HOWARD KLEIN: About 9 years ago when the Nissan Leaf and the Chevy Volt, what I call that, the first round of EVs came or hybrids came, I got involved in helping companies that are developing new mines in lithium. It was a bit of a false start in 2010 period. But Tesla and Elon Musk with the Gigafactory and the success of Model S, and then Model X and now the Model 3, and the transformation in China and Europe toward bringing many, many more electric vehicles to market over the course of the next number of years has led to a massive demand shock to a very small industry, which is lithium.
Lithium used to be controlled by three companies, Albemarle, SQM and FMC but it was only about a one billion revenue market, 200,000 tons a year, that now is forecasted to grow to about a million tons a year by 2025 as a result of both electric cars, but also energy storage for utilities.
ED HARRISON: You spoke about Tesla first and foremost, and that's a big buzz word. But in terms of this, we're not actually going to be talking about Tesla. So, why are we talking about lithium? Why is lithium- rather than Tesla- the investment idea for you?
HOWARD KLEIN: Well, Tesla is I think a great company. They make great products. I can't comment on the valuation of the stock, it's very high, or if you compare it to other car companies, for example. So, is it a car company? I don't know.
But if you go back to the 1920s, there's a massive disruption happening to the car sector, the transportation sector and the utility sector where if you just look at the car sector, if this were 1920, you would have a choice of 300 car companies you can invest in, and maybe a half a dozen or a dozen oil companies to invest in. Over a very long period of time, the upstream fuel- the oil companies were a better place to put your money than to try to pick which of the car companies were going to be the winners and we ended up with the Big Three.
So, Tesla is priced to perfection. Battery companies like Panasonic and Samsung and LG Chem, it's a very competitive business but the margin- very substantial margins- are available in the lithium- what I call the lithium fuel for the batteries which are feeding the cars. And because it's such a small industry, that's growing- the lithium is forecast to grow 20% or so per year. That's 5 to 7 times GDP.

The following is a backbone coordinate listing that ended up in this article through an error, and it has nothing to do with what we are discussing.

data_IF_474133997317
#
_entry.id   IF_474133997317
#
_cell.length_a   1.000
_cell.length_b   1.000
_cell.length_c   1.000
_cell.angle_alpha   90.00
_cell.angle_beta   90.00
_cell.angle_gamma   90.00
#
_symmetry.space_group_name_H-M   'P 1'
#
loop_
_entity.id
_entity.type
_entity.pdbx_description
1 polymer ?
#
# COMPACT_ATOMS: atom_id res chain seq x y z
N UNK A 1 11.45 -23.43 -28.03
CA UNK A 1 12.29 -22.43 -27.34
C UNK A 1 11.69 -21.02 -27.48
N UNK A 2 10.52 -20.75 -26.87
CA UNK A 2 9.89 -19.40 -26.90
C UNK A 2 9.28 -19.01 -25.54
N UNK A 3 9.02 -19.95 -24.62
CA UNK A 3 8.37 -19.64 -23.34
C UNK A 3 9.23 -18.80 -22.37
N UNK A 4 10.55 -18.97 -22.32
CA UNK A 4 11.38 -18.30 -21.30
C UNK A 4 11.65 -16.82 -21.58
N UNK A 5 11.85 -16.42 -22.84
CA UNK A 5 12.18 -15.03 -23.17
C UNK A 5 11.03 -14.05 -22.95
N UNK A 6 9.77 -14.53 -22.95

So, the investment thesis is high sustainable margins in a mega trend which is as we go from 2% penetration to 30% penetration, I see a 10 to 15-year mega trend or longer and companies that are developing new deposits have significant upside and those who are currently producing should grow 2 and 3 and 4 times over the next 3, 5, 7 years.
ED HARRISON: The question I have in terms of- for viewers, this is a show about 6 to 24-month timeframe in terms of investment. Where would you put your money in this space over that medium-term timeframe?
HOWARD KLEIN: That timeframe is somewhat complicated, because I believe Albemarle should perform very well in that timeframe because it's undervalued. Its overall EBITDA rating is lower than it has been historically. So, to answer your question about a 6 to 24-month timeframe, I do believe we're in a period- Albemarle stock grew from $50 or $60 to $140 around this time last year, but it's fallen back to $85.
But sentiment drove their- when they were at $140, their EBITDA multiple was something like 20 whereas historically, it was more like 15 or so. So, when Bitcoin went up at the end of 2017 like a whole host of- there was a lot of sentiment and risk on into commodities, into lithium- partly the Trump tax reform expectation deregulation and a lot of that went away in much of last year. So, there was a lot of negative headwinds which has brought Albemarle down.
So, I believe within this 6 to 24-month timeframe, we're likely to get another price spike. It may not happen until Q4 of this year or early next year or sometime next year, but I believe another price spike is coming.
ED HARRISON: So, talk to me about this supply-demand. Where is this demand for- in electric vehicles- for lithium coming from?
HOWARD KLEIN: Well, the demand is coming from the electric cars that are- battery factories are being built significantly. So, when Tesla announced their Gigafactory in 2014, they're one of four. There's an industry consultant called Benchmark Minerals and that tracks this very carefully. So, there were four mega factor- I think 5 gigawatts or more was their standard.
There were four in 2014. There are now something like 71 battery mega factories, about 2/3 of which are in China, but also in Korea. There's some in Poland and Hungary and other European countries. And there are some being built here. Today in the news, SK Innovation is a Korean company that is building anywhere between 1.7 to 5-gigawatt battery factory in Georgia.
So, batteries are driving this. These batteries are going into electric cars. So, that's what's driving the demand for lithium.